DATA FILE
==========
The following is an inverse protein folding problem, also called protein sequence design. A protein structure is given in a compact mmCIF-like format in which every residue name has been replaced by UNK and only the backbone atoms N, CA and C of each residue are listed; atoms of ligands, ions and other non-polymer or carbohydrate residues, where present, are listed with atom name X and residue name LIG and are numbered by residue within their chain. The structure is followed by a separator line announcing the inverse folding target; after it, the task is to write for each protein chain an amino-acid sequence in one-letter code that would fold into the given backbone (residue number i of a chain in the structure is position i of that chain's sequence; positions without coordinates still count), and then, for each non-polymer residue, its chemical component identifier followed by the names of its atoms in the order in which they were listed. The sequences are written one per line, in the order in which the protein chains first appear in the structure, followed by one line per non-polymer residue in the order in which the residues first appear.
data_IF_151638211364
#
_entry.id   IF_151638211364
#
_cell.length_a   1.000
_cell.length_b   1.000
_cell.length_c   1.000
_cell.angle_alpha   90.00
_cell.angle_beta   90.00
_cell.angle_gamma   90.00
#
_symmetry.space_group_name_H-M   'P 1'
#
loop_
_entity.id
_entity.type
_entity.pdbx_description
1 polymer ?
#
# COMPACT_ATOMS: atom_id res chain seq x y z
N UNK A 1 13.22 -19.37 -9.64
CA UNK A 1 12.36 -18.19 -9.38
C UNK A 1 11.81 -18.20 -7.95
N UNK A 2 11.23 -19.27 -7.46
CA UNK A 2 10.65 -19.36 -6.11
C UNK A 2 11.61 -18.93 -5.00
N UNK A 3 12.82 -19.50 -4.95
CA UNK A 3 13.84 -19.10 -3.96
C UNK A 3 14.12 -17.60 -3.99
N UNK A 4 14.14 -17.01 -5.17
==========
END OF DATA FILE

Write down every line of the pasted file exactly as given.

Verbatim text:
The following is an inverse protein folding problem, also called protein sequence design. A protein structure is given in a compact mmCIF-like format in which every residue name has been replaced by UNK and only the backbone atoms N, CA and C of each residue are listed; atoms of ligands, ions and other non-polymer or carbohydrate residues, where present, are listed with atom name X and residue name LIG and are numbered by residue within their chain. The structure is followed by a separator line announcing the inverse folding target; after it, the task is to write for each protein chain an amino-acid sequence in one-letter code that would fold into the given backbone (residue number i of a chain in the structure is position i of that chain's sequence; positions without coordinates still count), and then, for each non-polymer residue, its chemical component identifier followed by the names of its atoms in the order in which they were listed. The sequences are written one per line, in the order in which the protein chains first appear in the structure, followed by one line per non-polymer residue in the order in which the residues first appear.
data_IF_151638211364
#
_entry.id   IF_151638211364
#
_cell.length_a   1.000
_cell.length_b   1.000
_cell.length_c   1.000
_cell.angle_alpha   90.00
_cell.angle_beta   90.00
_cell.angle_gamma   90.00
#
_symmetry.space_group_name_H-M   'P 1'
#
loop_
_entity.id
_entity.type
_entity.pdbx_description
1 polymer ?
#
# COMPACT_ATOMS: atom_id res chain seq x y z
N UNK A 1 13.22 -19.37 -9.64
CA UNK A 1 12.36 -18.19 -9.38
C UNK A 1 11.81 -18.20 -7.95
N UNK A 2 11.23 -19.27 -7.46
CA UNK A 2 10.65 -19.36 -6.11
C UNK A 2 11.61 -18.93 -5.00
N UNK A 3 12.82 -19.50 -4.95
CA UNK A 3 13.84 -19.10 -3.96
C UNK A 3 14.12 -17.60 -3.99
N UNK A 4 14.14 -17.01 -5.17